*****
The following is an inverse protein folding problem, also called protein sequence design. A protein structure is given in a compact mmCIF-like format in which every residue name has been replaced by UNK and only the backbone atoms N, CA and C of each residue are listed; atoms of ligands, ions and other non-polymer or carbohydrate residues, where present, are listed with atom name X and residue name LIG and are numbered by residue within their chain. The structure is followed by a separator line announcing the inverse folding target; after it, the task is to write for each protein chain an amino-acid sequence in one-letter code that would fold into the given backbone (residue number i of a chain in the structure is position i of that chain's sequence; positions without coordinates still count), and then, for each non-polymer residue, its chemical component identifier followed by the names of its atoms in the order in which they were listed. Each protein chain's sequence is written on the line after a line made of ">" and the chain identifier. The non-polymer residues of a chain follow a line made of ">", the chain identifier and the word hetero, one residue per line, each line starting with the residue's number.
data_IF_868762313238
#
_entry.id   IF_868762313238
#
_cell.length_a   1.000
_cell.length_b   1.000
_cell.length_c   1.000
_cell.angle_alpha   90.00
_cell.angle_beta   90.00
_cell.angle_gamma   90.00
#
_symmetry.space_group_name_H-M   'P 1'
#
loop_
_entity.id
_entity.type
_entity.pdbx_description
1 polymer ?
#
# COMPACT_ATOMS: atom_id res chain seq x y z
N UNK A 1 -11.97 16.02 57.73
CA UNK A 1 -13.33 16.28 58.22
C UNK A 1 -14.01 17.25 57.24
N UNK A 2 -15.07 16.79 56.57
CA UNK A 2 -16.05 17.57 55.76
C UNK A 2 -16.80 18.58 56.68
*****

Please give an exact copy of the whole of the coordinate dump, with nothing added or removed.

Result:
The following is an inverse protein folding problem, also called protein sequence design. A protein structure is given in a compact mmCIF-like format in which every residue name has been replaced by UNK and only the backbone atoms N, CA and C of each residue are listed; atoms of ligands, ions and other non-polymer or carbohydrate residues, where present, are listed with atom name X and residue name LIG and are numbered by residue within their chain. The structure is followed by a separator line announcing the inverse folding target; after it, the task is to write for each protein chain an amino-acid sequence in one-letter code that would fold into the given backbone (residue number i of a chain in the structure is position i of that chain's sequence; positions without coordinates still count), and then, for each non-polymer residue, its chemical component identifier followed by the names of its atoms in the order in which they were listed. Each protein chain's sequence is written on the line after a line made of ">" and the chain identifier. The non-polymer residues of a chain follow a line made of ">", the chain identifier and the word hetero, one residue per line, each line starting with the residue's number.
data_IF_868762313238
#
_entry.id   IF_868762313238
#
_cell.length_a   1.000
_cell.length_b   1.000
_cell.length_c   1.000
_cell.angle_alpha   90.00
_cell.angle_beta   90.00
_cell.angle_gamma   90.00
#
_symmetry.space_group_name_H-M   'P 1'
#
loop_
_entity.id
_entity.type
_entity.pdbx_description
1 polymer ?
#
# COMPACT_ATOMS: atom_id res chain seq x y z
N UNK A 1 -11.97 16.02 57.73
CA UNK A 1 -13.33 16.28 58.22
C UNK A 1 -14.01 17.25 57.24
N UNK A 2 -15.07 16.79 56.57
CA UNK A 2 -16.05 17.57 55.76
C UNK A 2 -16.80 18.58 56.68